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Is Big Data Getting Too Big?


[MUSIC] “This episode is brought to you by Lynda.com” [MUSiC] We all use technology but do we understand
how it works? Consider a grain of rice. It’s not much of
a bite, but imagine if it was a byte. Our computers deal in a language of 1s and
0s to store their information and compute their instructions.
Eight of these 1 and 0 bits make a byte, and a thousand of those make a kilobyte, and a
thousand of those make a megabyte. But today we commonly deal in a currency even
larger, like gigabytes and terabytes. Although we don’t even understand how astronomically
huge they really are. But consider this: a terabyte of seconds is
32,000 years! We’re quickly moving far beyond these scales
to even larger ones, like petabytes, just one of which could cover the entire island
of Manhattan. Did you know that all the videos on YouTube are about 500 petabytes? Whereas companies like Google store up to 10 exabytes of data.
We are saving so much, in fact, that it’s becoming a serious challenge to even deal
with. [MUSIC] It’s estimated as many books were printed
in the first 50 years after the Gutenberg printing press as scribes had written in all
the previous 1,200. Today, on the other hand, we double our store of information every 2
or 3 years. Consider that in 2007, all the data we had
ever saved–and I mean everything– was estimated at 300 exabytes.
By 2013 that number had grown to 1,200 exabytes. The total amount of data on Earth, since the
dawn of civilization, quadrupled in just six years. This acceleration, will no doubt continue
to accelerate. The radio telescopes that make up the Square
Kilometer Array will generate an exabyte of astronomical data every four days. In several years we’ll probably live in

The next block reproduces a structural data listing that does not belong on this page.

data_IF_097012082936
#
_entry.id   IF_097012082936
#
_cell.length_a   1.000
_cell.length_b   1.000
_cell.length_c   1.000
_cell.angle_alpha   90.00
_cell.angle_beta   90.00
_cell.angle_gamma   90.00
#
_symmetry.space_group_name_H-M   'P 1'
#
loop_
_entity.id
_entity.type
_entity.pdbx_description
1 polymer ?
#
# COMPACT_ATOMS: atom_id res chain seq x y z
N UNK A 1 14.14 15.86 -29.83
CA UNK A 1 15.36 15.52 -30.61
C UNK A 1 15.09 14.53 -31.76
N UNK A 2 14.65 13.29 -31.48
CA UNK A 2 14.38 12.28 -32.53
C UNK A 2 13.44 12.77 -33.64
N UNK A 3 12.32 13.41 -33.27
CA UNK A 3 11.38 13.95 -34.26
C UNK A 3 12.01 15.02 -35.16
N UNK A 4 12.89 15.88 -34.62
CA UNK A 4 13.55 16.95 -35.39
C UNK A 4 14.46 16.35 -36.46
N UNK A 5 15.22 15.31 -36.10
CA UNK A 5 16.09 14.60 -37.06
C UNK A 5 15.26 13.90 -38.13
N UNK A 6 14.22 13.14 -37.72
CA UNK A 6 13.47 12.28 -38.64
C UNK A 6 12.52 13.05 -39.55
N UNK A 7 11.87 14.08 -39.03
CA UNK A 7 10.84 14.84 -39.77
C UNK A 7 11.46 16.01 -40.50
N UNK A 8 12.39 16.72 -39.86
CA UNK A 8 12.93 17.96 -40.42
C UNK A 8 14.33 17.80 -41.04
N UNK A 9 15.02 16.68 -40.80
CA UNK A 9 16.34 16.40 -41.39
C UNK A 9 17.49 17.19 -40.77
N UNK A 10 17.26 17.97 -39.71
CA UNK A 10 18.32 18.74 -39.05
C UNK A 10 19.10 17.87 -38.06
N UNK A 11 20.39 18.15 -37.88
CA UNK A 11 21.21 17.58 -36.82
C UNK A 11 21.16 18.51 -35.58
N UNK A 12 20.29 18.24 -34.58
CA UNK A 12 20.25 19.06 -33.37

a world that deals in zettabytes, one of which, on our rice scale, would fill the Pacific
Ocean. This isn’t about Moore’s Law, the exponential
growth of computing hardware power, it’s about data: BIG data. While much of it will be useless, or at least
hard to organize, this quantity of data will lead to changes in the quality of how we live
and understand our world, probably in ways that we can’t imagine. Consider this cave painting. Its creation
was pretty slow and it contains a limited amount of information.
But consider this photograph. It was faster to make and contains much more
detail. But once we could capture that horse’s motion,
our observations became even more meaningful, but they also consisted of more data.
At first, only 12 or 24 images. But as we increase our resolution, dividing
that experience into smaller amounts of time and detail, extracting more information, suddenly
we create a ton of data to deal with. But maybe big data is in our DNA. Literally.
Sequencing the first human genome, reading just about every letter, cost roughly $3 billion
dollars in 2001. Today, the same sequencing only costs about $1000, cheap enough that
it might soon be cheaper to sequence a genome than to store one on a hard drive, tape drive,
or magnetic storage device. Beyond the challenges of processing and analyzing
all this data, which are huge, we have a more practical problem. Where are we gonna keep
it all? 100 years from now, it’s estimated we’ll
be storing 42 yottabytes of data every year. Using technology that companies like the Google
use today, we’d need enough data centers to cover the surface area of 12 Jupiters. But DNA itself might hold the answer. Harvard
researchers have been able to write entire books to DNA, and the molecule has the potential
to hold petabytes of data in just a few grams of genetic material. That doesn’t explain how we’ll read it,
write it, or even store it, but to deal with the coming data deluge, we will need
something new. It might give a whole new definition to… “saving
the world.” Stay curious.

Glenn Chapman

100 Comments

  1. To recover it quickly:

    1Bit * 8
    =1Byte * 1024
    =1KiloByte * 1024
    =1MegaByte * 1024
    =1GigaByte * 1024
    =1TerraByte * 1024
    =1PetaByte * 1024
    =1ExaByte * 1024
    =1ZetaByte * 1024
    =1YotaByte * 1024

    and that's where the official side of it stops and different people call it different things.

  2. I think the current spike in data growth stems from a human need for a close to perfect user interface.